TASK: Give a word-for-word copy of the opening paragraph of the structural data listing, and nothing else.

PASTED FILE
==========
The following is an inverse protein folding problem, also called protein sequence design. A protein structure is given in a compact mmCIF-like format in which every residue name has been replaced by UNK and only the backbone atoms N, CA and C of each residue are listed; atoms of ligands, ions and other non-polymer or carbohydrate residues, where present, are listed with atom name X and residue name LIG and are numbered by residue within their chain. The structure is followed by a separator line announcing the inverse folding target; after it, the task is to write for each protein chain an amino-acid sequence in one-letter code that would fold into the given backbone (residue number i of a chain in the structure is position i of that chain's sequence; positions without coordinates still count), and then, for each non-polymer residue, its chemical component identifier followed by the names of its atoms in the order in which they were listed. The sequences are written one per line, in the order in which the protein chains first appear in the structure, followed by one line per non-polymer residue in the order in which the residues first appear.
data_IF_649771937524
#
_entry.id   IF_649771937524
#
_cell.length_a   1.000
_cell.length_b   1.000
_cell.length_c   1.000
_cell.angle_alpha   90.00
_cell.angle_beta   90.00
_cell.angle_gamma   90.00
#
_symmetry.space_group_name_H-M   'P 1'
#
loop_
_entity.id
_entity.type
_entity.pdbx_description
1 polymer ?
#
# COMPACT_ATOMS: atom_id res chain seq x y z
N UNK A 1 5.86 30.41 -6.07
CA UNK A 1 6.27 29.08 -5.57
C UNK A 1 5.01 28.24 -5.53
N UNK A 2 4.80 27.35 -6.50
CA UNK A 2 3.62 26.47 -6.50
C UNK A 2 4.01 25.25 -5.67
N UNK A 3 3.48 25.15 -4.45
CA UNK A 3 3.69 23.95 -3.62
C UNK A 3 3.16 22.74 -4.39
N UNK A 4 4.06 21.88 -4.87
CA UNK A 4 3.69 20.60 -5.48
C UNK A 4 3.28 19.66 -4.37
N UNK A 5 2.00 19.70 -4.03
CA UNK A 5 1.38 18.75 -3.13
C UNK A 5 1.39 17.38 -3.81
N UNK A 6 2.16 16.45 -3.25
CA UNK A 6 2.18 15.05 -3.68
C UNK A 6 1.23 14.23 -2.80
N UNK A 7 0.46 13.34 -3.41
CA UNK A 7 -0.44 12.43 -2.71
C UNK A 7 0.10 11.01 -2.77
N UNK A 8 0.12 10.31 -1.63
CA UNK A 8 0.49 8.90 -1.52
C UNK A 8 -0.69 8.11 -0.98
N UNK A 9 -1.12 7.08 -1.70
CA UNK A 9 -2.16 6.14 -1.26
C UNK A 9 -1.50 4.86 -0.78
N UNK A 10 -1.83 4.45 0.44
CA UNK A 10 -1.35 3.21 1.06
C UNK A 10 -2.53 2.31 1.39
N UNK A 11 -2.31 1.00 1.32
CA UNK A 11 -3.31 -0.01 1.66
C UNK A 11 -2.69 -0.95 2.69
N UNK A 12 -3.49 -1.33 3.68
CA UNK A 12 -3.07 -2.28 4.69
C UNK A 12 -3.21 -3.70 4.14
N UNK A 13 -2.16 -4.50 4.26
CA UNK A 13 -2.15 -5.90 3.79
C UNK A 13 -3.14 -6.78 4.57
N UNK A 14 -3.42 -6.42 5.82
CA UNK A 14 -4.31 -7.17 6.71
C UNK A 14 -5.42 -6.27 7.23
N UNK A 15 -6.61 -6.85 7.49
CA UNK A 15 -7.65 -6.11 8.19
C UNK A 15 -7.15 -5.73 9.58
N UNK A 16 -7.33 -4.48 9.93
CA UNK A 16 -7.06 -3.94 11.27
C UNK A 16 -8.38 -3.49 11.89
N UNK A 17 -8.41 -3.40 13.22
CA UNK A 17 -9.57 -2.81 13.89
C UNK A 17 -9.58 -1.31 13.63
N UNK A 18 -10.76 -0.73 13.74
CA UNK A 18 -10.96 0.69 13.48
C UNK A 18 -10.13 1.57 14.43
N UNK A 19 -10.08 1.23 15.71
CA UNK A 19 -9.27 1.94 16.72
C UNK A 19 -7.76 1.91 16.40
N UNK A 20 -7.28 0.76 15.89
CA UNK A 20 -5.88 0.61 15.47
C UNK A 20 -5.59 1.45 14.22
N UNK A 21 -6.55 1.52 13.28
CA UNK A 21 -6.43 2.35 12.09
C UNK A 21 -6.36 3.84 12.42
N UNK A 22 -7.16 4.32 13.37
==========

The following is an inverse protein folding problem, also called protein sequence design. A protein structure is given in a compact mmCIF-like format in which every residue name has been replaced by UNK and only the backbone atoms N, CA and C of each residue are listed; atoms of ligands, ions and other non-polymer or carbohydrate residues, where present, are listed with atom name X and residue name LIG and are numbered by residue within their chain. The structure is followed by a separator line announcing the inverse folding target; after it, the task is to write for each protein chain an amino-acid sequence in one-letter code that would fold into the given backbone (residue number i of a chain in the structure is position i of that chain's sequence; positions without coordinates still count), and then, for each non-polymer residue, its chemical component identifier followed by the names of its atoms in the order in which they were listed. The sequences are written one per line, in the order in which the protein chains first appear in the structure, followed by one line per non-polymer residue in the order in which the residues first appear.